Where Does "Marvel Comics" Come From?

By | Sunday, June 10, 2012 7 comments
Where do you suppose the company Marvel got its name? If you answered that it's from the title of the first comic book they published, you would be only partly right.

Martin Goodman did indeed publish his first comic book in 1939 and it was called Marvel Comics, changed to Marvel Mystery Comics for its second issue. The book featured what would become two of the company's most iconic characters of the 1940s, the Human Torch and the Sub-Mariner.

Goodman had been a magazine publisher for several years before dipping his toe into the world of comics. He spent much of his career trying to tap into the zeitgeist of popular culture, and his magazine efforts were no different in that regard. Seeing the popularity of science fiction stories like Buck Rogers and Flash Gordon, Goodman launched a pulp magazine called Marvel Science Stories in 1938. The contents were fairly typical pulp sci-fi stories of the period, and the only reference I can find to any pieces that might be considered noteworthy is a story entitled "The Test-Tube Monster" by George E. Clark, which ran in the May 1940 issue, after the series itself had been retitled Marvel Tales. (The series was retitled again to Marvel Stories with the next issue.)

In any event, the "Marvel" name was in place before Marvel Comics #1. Whether Goodman was actively trying to build a sort of "Marvel" brand or he just happened to like the word is unknown.

But that's still only part of the story.

Something to keep in mind is that comics distribution in the mid-20th century was very different than it is today. There were a wider array of distributors in place, and a newsstand (there were no comic shops back then) could choose to order from any number of them. Which meant that they spent fairly little amount of time looking through all the lists of things they could order. Lots of titles from lots of publishers meant that a newsstand operator scanned quickly, sometimes completely missing titles and even whole groups of titles. Unless you had the name recognition of Life there was no guarantee your title would show up at the same newsstand even two months in a row.

One thing that publishers did to help counter this was to group titles together. You didn't order Superman, you ordered the group of comics that included Superman. Which meant that you also got, by default: Detective Comics, Green Lantern, World's Finest, etc. Even if you only wanted Superman.

Fortunately, magazines and comics were returnable, so there was little risk on the newsstands' part if a given issue didn't sell. You ordered Superman and got a bunch of other stuff too. Maybe those would sell, maybe not. If they didn't, you shipped the covers back to the publisher and got reimbursed for the whole issue. The actual contents of the issue would get thrown out, but comics were cheap and considered disposable entertainment, so no one cared. But what this set-up did -- from a publisher's perspective -- was get new titles out into the newsstands on the coattails of a proven seller. Kids came asking for "the comic with Superman in it" so you ordered that. Maybe you'd sell an extra few copies of Detective while you were at it.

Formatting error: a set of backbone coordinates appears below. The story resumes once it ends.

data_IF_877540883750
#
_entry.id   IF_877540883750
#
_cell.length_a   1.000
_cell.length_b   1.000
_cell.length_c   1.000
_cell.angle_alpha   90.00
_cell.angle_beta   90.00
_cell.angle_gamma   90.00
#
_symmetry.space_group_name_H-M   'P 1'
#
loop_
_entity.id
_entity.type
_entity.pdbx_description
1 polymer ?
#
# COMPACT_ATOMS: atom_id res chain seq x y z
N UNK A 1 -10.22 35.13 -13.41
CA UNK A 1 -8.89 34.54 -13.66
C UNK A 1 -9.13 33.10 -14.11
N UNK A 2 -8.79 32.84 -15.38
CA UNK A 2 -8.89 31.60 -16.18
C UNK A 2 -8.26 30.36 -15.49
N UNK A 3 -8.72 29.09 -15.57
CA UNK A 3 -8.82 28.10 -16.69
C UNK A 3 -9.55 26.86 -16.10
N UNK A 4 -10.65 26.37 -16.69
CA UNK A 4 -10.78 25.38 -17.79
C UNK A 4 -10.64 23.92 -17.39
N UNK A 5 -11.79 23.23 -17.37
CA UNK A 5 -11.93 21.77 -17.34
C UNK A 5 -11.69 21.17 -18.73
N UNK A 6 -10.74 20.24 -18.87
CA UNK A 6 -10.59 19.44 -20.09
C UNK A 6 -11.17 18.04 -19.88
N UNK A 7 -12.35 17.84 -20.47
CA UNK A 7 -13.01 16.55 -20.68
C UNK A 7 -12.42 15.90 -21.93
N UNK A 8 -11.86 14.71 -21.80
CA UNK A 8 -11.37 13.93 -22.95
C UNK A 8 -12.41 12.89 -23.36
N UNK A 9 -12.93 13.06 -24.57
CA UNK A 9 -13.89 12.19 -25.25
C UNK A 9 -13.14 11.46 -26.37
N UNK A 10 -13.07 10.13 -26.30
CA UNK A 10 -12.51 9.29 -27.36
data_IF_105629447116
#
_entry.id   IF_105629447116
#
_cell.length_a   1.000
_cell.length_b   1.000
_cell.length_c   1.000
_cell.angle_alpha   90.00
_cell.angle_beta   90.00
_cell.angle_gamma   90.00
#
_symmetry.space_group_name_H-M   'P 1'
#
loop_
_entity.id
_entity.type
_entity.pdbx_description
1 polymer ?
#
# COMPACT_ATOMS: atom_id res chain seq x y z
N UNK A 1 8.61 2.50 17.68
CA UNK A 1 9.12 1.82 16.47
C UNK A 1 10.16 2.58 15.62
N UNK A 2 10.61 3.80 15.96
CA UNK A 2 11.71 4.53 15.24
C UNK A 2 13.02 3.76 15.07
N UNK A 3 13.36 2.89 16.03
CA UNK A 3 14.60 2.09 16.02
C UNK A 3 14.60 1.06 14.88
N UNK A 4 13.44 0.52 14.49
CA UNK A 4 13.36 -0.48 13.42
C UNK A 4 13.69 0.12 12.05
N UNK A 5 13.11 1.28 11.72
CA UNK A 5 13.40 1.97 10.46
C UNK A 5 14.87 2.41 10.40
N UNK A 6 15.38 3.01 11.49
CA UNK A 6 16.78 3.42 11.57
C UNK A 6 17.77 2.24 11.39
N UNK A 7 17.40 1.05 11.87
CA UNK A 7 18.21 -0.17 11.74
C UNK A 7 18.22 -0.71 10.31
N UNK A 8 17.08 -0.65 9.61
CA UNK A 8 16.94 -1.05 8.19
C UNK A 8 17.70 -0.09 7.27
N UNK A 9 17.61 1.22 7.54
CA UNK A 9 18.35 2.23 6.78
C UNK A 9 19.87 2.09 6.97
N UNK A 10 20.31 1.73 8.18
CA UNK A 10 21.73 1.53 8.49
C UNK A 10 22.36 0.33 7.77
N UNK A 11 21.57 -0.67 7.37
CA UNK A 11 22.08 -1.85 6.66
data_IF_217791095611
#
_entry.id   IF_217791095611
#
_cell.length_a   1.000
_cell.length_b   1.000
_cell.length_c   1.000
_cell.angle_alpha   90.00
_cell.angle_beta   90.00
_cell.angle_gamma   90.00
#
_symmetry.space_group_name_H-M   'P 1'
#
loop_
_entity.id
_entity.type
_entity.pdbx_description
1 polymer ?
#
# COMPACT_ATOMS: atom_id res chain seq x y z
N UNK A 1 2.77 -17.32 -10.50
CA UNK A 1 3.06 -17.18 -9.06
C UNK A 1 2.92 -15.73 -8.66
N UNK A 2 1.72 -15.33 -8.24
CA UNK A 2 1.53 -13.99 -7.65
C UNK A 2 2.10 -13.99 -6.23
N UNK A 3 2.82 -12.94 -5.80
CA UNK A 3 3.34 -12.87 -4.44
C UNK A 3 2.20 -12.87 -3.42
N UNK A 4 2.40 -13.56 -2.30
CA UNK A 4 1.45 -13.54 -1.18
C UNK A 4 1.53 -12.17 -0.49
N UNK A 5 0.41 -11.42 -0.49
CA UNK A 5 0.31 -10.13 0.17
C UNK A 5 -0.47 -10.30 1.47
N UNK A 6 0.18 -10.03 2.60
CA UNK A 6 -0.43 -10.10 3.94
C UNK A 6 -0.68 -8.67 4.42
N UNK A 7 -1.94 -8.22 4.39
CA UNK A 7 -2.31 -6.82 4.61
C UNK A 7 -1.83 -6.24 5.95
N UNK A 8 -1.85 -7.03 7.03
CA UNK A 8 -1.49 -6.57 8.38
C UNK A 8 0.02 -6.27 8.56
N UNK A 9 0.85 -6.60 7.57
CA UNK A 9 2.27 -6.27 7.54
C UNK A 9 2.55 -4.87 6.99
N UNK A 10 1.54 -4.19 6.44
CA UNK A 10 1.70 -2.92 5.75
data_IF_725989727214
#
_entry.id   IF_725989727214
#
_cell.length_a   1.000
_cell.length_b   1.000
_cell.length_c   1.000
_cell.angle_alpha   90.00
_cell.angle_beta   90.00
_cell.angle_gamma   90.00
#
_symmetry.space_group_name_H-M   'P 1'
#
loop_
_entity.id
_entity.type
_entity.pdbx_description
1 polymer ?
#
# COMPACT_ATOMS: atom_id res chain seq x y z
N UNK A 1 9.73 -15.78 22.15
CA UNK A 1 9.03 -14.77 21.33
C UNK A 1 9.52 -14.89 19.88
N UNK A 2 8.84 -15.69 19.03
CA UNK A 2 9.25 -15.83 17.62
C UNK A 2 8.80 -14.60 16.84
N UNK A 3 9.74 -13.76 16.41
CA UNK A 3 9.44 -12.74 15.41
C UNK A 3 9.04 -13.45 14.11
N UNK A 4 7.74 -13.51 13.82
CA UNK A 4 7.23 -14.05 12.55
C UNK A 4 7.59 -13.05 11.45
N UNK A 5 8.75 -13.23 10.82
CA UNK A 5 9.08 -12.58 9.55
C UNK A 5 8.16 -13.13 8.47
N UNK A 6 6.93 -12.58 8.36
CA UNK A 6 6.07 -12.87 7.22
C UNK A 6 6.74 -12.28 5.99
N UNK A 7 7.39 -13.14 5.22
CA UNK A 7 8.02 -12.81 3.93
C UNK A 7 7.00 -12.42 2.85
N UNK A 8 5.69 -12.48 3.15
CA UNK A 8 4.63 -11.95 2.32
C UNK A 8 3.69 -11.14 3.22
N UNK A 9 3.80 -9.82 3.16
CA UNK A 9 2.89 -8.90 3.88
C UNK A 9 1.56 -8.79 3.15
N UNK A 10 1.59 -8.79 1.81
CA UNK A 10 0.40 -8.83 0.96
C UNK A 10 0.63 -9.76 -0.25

Here's a page from the 1963 N.W. Ayer and Son's American Newspaper Annual and Directory. This particular page includes the listing for Marvel, where you can see a couple of the group breakdowns. (As a side note, too, you also see those bold numbers at the end? Those are circulation figures. But they're only listed for entire groups, not individual titles.)


(More on the directory and what it was here.)

Now, where am I going with all that? Prior to the 1960s, Goodman was publishing north of 30 comics a month. Some adventure, some Western, some romance... And you ordered them by groups. There was an adventure group, a Western group, a romance group... And what do you suppose the group with all the science fictiony monster comics was called? Marvel Comics Group.

If you ordered the Marvel Comics Group of comics, you got Strange Tales, Tales of Suspense, Tales to Astonish, Amazing Adult Fantasy... Lots of aliens and monsters and whatnot. And eventually, in 1961, something new called Fantastic Four featuring another big monster on the cover.

The superhero thing was a hit, so the creative folks at still-not-quite-yet-Marvel added more superheroes into the books that were in the same group as Fantastic Four. So we see the debut of Spider-Man in Amazing Fantasy, the debut of Iron Man in Tales of Suspense, the debut of Thor in Journey into Mystery... Lee was putting superheroes into books that were already being shipped out to the people who bought Fantastic Four. Or, more accurately, he was putting superheroes into books that were already being shipped out to the people who bought the comics group with other superheroes in it.